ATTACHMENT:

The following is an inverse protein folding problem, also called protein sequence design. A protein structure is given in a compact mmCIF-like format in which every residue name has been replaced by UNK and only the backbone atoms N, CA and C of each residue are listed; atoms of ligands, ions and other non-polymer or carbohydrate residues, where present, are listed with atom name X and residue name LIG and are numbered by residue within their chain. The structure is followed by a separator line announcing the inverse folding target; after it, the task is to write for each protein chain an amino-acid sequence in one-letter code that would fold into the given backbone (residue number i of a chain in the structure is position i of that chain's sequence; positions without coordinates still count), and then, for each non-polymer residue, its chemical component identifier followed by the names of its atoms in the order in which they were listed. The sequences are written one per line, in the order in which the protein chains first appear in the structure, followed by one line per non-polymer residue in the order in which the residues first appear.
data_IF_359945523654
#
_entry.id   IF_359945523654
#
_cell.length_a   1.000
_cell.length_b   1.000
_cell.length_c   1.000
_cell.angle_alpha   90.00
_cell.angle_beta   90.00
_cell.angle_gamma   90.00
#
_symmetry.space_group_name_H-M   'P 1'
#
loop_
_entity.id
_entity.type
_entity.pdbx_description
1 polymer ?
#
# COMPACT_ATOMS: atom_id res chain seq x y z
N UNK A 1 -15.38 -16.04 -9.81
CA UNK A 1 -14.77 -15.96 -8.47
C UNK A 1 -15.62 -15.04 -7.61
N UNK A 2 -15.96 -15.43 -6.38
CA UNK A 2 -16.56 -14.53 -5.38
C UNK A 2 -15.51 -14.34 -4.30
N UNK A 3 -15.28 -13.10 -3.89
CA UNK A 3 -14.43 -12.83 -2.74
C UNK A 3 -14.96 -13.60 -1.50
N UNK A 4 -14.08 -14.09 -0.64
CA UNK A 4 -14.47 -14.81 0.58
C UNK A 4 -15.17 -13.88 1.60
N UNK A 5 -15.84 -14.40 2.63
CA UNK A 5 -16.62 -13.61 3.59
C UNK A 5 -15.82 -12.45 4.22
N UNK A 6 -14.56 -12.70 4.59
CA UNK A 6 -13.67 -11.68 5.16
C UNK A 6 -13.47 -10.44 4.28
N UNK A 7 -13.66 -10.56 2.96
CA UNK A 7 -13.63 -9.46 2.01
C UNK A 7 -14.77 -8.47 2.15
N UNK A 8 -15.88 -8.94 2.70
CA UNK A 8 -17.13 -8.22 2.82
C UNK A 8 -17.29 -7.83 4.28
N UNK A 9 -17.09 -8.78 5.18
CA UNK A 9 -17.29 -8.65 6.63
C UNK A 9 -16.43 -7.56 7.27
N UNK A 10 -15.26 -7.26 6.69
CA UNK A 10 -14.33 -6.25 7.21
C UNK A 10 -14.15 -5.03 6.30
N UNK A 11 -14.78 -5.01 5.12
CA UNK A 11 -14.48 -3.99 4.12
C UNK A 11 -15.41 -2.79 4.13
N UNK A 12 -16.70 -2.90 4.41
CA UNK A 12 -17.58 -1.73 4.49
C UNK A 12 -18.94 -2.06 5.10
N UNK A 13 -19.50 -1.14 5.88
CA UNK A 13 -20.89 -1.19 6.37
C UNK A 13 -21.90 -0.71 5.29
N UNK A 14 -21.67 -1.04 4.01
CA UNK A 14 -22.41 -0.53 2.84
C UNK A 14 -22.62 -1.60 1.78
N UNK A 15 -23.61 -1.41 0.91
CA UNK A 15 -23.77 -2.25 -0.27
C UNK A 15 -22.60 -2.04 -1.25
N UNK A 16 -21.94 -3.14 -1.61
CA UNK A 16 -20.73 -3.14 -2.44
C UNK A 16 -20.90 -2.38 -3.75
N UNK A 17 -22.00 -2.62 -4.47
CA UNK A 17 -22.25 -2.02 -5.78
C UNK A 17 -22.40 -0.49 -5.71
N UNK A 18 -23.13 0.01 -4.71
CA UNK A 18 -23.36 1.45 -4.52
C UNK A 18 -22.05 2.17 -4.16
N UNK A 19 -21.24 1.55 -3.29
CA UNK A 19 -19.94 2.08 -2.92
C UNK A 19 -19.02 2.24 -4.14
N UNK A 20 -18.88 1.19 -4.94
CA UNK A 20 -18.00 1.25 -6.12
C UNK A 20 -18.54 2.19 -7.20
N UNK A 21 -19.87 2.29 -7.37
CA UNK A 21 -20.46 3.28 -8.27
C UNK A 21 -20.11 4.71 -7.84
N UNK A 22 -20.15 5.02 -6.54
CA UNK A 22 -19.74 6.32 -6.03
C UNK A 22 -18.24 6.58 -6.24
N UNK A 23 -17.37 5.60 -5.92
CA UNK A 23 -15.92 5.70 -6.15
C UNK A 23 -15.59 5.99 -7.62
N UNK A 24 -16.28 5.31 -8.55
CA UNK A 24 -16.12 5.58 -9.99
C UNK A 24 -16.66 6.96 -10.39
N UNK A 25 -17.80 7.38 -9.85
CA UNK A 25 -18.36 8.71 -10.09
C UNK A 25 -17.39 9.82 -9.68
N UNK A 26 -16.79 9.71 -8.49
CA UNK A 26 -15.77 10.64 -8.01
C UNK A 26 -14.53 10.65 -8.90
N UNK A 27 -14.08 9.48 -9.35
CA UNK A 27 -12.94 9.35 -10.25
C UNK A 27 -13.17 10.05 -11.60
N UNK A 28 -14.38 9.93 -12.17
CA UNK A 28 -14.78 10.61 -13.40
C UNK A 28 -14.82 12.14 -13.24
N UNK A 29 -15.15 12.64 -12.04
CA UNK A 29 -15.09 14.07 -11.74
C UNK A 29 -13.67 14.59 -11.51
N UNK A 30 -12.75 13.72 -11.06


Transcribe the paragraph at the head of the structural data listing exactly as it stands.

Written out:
The following is an inverse protein folding problem, also called protein sequence design. A protein structure is given in a compact mmCIF-like format in which every residue name has been replaced by UNK and only the backbone atoms N, CA and C of each residue are listed; atoms of ligands, ions and other non-polymer or carbohydrate residues, where present, are listed with atom name X and residue name LIG and are numbered by residue within their chain. The structure is followed by a separator line announcing the inverse folding target; after it, the task is to write for each protein chain an amino-acid sequence in one-letter code that would fold into the given backbone (residue number i of a chain in the structure is position i of that chain's sequence; positions without coordinates still count), and then, for each non-polymer residue, its chemical component identifier followed by the names of its atoms in the order in which they were listed. The sequences are written one per line, in the order in which the protein chains first appear in the structure, followed by one line per non-polymer residue in the order in which the residues first appear.